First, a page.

Under new law, CPR training mandatory in Wash. high schools
Starting this fall, all high school students will get CPR training under a new mandate signed into law Wednesday by Gov. Jay Inslee.
The students don’t have to get certified in CPR—the proposal for certification was rejected as too cumbersome for public schools. But the state-mandated health class, which kids typically take in 9th or 10th grade, will now include a day or two of CPR training.
When bystanders are prepared to perform CPR, it's far more likely someone will survive from sudden cardiac arrest, which kills about 1,000 people a day across the United States. The Seattle area has one of the highest rates of bystander CPR in the country—and higher survival rates—but there's still room to improve.
'They won't be hesitant to act'
"It’s the idea of training this generation of young adults who, when presented with this situation, will step forward instead of stepping back," says Eric Rothenberg of Mercer Island, Wash., who has been lobbying for this ever since CPR saved his life. "They won’t be hesitant to act. They will feel empowered."
Rothenberg he collapsed on a tennis court in 2009.
"Fortunately enough, there were guys I was playing tennis with who were also doctors, and they started CPR on me," says Rothenberg. He was 42 years old, with no known health problems.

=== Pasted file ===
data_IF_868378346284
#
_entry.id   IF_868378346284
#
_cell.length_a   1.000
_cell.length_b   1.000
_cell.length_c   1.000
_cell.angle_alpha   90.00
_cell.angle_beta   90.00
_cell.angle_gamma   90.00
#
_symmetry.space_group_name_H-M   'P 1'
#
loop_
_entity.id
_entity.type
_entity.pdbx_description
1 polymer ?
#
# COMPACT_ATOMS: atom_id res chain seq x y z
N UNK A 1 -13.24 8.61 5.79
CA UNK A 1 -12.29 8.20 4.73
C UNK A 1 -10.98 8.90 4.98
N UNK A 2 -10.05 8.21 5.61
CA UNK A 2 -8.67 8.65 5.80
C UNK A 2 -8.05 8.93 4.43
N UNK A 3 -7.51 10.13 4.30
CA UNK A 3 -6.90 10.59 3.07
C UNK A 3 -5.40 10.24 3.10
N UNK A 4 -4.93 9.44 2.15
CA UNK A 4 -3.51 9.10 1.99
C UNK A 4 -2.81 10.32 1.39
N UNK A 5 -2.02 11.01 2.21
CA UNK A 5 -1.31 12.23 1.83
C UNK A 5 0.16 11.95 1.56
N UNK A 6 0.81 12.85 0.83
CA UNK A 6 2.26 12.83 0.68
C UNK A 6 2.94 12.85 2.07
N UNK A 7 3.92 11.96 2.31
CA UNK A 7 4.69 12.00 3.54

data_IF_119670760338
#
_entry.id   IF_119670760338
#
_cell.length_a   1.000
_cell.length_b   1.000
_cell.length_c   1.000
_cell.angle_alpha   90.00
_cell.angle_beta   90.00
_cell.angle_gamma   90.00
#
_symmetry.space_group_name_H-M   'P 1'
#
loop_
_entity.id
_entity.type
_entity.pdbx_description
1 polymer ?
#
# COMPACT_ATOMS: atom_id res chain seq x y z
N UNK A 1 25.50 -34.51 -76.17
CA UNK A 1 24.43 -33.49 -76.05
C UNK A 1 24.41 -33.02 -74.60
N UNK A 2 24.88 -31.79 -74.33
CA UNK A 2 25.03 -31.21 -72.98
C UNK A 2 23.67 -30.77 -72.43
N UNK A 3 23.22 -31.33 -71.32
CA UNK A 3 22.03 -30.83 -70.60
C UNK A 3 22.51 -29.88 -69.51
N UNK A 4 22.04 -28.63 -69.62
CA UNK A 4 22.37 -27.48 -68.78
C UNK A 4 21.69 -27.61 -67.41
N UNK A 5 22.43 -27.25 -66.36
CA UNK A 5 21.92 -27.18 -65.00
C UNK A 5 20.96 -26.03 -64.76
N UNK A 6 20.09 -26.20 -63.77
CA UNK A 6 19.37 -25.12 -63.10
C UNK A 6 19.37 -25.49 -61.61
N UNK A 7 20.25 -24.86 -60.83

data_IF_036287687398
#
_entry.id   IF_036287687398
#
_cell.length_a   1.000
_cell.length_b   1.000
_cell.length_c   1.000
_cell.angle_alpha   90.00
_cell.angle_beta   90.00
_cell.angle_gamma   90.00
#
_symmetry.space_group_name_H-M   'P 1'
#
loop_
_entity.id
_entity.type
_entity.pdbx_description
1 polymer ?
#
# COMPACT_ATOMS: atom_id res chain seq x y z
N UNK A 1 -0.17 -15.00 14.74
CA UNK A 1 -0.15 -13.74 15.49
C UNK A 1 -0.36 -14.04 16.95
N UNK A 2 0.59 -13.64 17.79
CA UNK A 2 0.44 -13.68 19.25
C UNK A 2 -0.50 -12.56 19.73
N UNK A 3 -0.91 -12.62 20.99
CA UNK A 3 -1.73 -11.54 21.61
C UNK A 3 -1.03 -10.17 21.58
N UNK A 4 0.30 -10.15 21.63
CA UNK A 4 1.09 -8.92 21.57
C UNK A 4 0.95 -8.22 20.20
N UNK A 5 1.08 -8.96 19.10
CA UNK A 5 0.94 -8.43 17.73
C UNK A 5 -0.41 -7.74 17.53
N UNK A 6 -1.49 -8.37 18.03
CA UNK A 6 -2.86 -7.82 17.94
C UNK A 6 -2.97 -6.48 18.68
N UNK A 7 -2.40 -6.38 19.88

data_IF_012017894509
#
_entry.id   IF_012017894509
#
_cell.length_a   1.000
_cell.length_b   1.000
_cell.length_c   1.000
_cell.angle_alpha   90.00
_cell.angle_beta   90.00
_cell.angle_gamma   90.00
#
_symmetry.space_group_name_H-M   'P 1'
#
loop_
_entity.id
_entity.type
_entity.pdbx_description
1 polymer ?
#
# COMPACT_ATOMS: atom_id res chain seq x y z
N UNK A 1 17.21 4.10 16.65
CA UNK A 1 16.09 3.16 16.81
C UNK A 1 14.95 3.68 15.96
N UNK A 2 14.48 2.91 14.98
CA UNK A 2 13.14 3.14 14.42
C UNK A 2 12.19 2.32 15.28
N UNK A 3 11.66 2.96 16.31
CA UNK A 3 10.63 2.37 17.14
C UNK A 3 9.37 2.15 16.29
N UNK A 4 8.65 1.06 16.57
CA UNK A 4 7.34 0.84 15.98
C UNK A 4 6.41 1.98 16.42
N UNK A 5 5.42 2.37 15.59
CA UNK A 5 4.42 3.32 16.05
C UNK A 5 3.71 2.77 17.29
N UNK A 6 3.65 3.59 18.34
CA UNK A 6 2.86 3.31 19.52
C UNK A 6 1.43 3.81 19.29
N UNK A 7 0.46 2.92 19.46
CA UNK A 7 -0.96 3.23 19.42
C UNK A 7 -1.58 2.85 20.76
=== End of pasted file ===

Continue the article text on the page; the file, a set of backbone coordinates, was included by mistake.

Someone grabbed an automatic defibrillator, or AED, which kept him alive until paramedics arrived.
More than one-third of high schools in Washington already teach CPR, according to the American Heart Association. The new law makes it universal.
CPR is easier to teach than it used to be, because the focus is now on pressing on the chest; mouth-to-mouth resuscitations are no longer a concern. An AED is designed to be self-explanatory with built-in voice instructions, but the teenagers will get a demonstration of that, too, in health class, so they won't be afraid to use it.
Students probably won't use CPR in school, but if a parent or grandparent or stranger collapses, they’ll know not to wait for an expert to arrive.
The Heart Association of Washington was the major force pushing the new law. The group says firefighters and emergency technicians are volunteering to visit classrooms and help teach basic CPR.